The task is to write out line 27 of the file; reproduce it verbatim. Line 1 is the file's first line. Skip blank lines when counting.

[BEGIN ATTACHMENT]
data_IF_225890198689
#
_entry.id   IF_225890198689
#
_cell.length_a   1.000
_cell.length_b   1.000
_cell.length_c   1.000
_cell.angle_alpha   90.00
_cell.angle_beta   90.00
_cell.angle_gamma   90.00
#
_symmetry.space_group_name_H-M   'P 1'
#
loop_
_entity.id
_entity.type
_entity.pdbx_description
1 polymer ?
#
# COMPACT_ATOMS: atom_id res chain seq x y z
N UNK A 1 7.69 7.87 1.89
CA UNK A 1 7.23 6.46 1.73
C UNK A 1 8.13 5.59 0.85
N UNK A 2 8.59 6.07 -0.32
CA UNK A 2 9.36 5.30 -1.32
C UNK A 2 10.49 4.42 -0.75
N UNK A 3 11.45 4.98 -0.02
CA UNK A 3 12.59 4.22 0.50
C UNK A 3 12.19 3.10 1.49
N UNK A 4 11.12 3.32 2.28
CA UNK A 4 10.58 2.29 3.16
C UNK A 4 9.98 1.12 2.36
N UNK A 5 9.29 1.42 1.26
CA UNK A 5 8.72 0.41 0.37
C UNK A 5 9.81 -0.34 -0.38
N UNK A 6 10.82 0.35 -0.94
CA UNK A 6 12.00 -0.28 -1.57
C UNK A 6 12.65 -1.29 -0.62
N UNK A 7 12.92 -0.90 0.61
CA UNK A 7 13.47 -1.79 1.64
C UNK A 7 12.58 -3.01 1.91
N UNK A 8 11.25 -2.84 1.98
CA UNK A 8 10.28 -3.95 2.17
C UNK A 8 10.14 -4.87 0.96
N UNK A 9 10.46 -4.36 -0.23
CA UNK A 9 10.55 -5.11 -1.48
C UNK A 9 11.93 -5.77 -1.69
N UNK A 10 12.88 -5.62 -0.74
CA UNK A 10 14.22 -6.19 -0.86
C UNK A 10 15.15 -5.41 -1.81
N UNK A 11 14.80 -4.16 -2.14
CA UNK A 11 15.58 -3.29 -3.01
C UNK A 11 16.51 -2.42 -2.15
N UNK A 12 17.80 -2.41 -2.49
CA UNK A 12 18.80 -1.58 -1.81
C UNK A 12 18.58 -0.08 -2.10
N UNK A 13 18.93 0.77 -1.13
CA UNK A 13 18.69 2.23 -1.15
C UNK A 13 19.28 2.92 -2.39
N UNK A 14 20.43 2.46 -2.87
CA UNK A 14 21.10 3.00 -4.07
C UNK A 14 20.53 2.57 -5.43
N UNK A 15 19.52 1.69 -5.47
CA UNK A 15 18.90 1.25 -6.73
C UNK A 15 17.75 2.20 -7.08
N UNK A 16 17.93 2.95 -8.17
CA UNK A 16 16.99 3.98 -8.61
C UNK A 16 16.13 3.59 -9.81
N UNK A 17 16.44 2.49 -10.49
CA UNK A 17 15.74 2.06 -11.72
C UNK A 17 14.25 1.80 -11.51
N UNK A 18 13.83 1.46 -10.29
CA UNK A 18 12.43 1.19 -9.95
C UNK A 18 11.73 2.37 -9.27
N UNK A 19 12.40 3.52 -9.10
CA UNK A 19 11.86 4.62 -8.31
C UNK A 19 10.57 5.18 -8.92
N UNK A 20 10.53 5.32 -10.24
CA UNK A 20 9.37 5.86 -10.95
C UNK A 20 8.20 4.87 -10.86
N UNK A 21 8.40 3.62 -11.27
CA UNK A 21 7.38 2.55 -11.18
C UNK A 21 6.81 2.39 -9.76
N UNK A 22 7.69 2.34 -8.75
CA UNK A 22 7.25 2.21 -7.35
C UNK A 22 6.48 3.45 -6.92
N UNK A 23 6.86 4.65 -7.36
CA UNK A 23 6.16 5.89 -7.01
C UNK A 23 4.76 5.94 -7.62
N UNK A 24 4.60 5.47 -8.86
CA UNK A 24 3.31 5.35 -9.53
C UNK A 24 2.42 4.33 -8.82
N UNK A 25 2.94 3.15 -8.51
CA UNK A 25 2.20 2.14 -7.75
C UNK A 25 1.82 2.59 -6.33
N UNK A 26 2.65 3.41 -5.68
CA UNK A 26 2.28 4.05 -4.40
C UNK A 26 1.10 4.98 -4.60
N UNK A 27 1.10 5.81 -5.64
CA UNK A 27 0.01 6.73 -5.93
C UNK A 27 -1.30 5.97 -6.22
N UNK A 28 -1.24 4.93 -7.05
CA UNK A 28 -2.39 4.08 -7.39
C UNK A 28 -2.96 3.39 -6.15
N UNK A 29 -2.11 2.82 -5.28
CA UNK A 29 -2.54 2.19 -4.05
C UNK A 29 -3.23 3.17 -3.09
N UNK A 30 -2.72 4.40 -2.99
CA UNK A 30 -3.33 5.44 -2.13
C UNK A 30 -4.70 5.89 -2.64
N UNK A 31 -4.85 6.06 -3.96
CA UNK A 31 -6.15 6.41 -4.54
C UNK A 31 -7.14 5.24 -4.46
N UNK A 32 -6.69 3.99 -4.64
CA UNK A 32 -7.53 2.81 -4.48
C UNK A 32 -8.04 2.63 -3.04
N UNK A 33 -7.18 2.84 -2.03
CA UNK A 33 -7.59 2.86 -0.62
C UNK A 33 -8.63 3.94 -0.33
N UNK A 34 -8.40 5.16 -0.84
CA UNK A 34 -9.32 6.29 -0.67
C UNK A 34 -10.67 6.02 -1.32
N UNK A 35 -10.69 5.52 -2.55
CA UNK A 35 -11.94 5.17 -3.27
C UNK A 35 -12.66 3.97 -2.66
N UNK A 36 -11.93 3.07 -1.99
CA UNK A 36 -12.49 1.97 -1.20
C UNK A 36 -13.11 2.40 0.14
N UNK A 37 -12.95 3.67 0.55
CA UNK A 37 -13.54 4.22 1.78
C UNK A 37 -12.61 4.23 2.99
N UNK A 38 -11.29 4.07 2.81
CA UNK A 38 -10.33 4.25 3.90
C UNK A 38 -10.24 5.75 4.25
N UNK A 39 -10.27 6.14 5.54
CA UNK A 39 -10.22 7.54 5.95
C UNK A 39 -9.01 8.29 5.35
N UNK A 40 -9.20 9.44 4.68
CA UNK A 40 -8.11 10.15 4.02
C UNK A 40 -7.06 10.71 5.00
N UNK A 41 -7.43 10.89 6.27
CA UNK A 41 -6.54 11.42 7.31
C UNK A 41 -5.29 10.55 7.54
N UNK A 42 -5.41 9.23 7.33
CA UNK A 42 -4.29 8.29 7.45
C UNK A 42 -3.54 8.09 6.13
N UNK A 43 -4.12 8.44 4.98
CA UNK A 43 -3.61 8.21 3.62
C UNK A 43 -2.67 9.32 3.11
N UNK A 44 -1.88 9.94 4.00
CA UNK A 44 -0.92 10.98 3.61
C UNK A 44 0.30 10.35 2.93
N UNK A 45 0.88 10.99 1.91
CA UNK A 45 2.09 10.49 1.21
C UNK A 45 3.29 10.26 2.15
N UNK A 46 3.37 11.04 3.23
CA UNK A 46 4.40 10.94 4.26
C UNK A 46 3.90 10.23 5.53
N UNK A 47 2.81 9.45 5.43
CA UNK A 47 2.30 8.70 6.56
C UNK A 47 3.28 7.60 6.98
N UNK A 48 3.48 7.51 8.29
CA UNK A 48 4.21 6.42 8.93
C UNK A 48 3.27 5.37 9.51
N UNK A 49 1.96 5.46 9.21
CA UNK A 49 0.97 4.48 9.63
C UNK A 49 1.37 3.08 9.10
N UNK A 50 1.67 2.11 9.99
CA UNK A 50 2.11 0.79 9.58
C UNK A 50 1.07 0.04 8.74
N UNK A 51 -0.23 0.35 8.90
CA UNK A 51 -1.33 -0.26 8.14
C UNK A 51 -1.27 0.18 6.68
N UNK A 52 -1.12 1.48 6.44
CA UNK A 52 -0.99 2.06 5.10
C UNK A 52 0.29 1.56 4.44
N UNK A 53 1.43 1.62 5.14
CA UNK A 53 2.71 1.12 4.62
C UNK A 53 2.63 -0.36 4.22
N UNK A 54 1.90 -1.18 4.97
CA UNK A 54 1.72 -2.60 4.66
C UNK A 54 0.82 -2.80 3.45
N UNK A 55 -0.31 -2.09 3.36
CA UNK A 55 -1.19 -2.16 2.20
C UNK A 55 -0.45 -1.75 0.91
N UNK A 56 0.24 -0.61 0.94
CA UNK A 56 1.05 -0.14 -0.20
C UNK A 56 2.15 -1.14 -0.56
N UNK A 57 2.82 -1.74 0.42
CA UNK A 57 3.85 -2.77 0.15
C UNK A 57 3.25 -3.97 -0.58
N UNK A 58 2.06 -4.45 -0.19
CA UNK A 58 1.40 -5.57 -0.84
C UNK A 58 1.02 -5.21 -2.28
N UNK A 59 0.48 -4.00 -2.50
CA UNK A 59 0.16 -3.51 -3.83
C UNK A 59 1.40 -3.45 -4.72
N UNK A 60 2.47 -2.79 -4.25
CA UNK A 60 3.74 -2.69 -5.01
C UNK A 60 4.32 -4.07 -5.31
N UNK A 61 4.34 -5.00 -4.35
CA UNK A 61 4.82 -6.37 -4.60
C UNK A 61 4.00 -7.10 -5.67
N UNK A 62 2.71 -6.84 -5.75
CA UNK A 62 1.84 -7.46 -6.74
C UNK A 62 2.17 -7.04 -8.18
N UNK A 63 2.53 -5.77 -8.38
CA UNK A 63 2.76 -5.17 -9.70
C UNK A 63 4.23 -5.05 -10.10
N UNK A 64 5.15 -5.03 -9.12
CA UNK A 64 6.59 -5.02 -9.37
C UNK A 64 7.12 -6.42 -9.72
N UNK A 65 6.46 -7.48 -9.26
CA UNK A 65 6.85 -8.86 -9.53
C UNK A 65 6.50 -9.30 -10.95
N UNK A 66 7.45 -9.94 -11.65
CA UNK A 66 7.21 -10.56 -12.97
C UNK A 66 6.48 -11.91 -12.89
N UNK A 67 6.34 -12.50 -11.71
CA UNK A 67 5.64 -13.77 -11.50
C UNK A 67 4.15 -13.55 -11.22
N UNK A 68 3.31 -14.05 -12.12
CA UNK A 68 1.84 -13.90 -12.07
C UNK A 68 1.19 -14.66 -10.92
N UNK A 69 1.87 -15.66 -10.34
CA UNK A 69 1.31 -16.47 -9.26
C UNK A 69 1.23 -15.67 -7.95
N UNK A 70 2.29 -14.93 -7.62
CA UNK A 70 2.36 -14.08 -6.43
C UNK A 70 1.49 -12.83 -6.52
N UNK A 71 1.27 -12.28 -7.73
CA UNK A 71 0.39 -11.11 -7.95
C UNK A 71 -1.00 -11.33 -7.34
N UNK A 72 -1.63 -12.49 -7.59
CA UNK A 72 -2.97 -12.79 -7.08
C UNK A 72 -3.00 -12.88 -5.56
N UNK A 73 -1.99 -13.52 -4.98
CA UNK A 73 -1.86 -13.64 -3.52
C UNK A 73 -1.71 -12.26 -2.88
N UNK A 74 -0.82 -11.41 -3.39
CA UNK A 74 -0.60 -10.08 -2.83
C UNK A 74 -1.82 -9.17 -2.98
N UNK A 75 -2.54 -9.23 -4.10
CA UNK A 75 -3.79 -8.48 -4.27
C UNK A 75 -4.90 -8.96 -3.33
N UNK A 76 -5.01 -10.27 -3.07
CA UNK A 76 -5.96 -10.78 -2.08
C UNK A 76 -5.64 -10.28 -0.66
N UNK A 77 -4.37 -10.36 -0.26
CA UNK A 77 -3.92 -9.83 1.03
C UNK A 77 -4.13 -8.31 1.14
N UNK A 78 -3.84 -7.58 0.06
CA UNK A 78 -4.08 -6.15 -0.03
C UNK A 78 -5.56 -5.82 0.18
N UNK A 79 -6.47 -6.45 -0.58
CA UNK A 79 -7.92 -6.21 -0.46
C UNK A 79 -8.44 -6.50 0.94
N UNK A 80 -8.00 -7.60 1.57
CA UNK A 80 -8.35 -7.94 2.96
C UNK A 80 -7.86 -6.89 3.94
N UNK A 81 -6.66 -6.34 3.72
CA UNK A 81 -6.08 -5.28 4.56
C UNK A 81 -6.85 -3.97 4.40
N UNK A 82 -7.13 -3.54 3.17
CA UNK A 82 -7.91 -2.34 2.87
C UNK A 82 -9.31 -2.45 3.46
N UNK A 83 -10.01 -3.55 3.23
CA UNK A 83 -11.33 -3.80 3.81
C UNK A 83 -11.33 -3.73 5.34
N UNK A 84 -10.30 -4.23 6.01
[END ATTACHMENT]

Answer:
N UNK A 3 11.45 4.98 -0.02